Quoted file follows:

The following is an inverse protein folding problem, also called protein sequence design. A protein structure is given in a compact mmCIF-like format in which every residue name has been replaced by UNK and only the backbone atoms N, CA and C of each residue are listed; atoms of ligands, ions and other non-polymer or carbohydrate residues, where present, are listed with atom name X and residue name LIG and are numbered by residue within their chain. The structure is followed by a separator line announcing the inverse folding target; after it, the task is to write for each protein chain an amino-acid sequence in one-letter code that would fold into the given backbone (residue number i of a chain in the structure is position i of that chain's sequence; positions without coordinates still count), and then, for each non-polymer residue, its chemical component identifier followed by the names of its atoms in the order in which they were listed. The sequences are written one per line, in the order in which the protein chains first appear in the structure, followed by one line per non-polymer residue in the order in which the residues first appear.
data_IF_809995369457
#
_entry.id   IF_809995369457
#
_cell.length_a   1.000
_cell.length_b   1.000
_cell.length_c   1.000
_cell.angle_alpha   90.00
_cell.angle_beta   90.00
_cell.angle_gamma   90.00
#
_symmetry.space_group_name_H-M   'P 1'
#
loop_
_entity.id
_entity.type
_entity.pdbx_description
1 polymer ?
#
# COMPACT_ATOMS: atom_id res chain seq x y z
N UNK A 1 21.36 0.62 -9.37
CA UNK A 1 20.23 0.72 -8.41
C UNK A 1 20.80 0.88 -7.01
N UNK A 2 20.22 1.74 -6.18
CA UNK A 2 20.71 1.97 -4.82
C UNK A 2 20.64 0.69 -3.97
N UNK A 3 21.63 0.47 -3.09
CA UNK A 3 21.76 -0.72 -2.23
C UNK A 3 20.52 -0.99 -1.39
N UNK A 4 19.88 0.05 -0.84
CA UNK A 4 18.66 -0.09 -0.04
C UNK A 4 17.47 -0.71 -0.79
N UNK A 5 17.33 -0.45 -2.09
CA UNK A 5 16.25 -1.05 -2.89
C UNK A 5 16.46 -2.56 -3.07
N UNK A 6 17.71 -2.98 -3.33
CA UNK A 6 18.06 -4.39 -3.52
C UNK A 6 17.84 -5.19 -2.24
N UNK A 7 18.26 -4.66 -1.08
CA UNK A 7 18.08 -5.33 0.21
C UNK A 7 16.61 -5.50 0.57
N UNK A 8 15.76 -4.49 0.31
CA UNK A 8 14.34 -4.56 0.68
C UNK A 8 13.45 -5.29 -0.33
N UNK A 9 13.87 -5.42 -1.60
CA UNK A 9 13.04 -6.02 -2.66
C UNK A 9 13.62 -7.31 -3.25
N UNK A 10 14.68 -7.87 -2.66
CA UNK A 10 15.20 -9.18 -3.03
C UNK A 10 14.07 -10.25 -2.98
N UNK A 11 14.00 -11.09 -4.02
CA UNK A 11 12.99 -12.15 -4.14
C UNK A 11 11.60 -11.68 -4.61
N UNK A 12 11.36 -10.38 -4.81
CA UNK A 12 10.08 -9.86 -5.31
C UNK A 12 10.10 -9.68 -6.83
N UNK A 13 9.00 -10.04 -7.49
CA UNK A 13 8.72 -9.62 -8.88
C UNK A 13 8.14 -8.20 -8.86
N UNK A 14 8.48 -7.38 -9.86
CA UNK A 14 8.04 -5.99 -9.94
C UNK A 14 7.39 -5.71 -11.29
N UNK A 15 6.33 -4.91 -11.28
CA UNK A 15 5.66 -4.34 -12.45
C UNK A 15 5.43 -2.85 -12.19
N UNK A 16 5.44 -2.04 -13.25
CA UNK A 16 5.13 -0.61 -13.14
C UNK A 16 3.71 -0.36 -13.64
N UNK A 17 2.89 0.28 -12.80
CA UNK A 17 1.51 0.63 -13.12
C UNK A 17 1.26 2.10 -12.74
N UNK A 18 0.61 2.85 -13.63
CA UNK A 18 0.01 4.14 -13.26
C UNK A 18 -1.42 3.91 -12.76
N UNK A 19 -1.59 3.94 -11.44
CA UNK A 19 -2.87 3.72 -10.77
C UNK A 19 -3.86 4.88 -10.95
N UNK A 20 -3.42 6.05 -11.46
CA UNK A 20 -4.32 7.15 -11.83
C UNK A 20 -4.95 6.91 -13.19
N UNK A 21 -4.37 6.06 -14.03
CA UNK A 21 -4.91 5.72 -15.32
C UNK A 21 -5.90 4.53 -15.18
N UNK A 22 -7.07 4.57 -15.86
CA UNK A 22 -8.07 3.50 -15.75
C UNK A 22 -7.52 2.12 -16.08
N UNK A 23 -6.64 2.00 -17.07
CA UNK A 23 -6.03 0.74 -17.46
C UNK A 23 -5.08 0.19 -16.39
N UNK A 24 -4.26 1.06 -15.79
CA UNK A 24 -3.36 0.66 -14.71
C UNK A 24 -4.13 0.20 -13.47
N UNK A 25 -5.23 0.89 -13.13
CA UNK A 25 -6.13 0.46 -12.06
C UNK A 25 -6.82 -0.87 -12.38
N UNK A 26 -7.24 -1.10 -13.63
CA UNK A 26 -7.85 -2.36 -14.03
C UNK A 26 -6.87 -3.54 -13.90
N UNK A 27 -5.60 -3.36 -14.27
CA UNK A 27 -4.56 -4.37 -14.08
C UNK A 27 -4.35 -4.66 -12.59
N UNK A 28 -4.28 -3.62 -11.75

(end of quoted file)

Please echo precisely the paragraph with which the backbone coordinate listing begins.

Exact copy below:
The following is an inverse protein folding problem, also called protein sequence design. A protein structure is given in a compact mmCIF-like format in which every residue name has been replaced by UNK and only the backbone atoms N, CA and C of each residue are listed; atoms of ligands, ions and other non-polymer or carbohydrate residues, where present, are listed with atom name X and residue name LIG and are numbered by residue within their chain. The structure is followed by a separator line announcing the inverse folding target; after it, the task is to write for each protein chain an amino-acid sequence in one-letter code that would fold into the given backbone (residue number i of a chain in the structure is position i of that chain's sequence; positions without coordinates still count), and then, for each non-polymer residue, its chemical component identifier followed by the names of its atoms in the order in which they were listed. The sequences are written one per line, in the order in which the protein chains first appear in the structure, followed by one line per non-polymer residue in the order in which the residues first appear.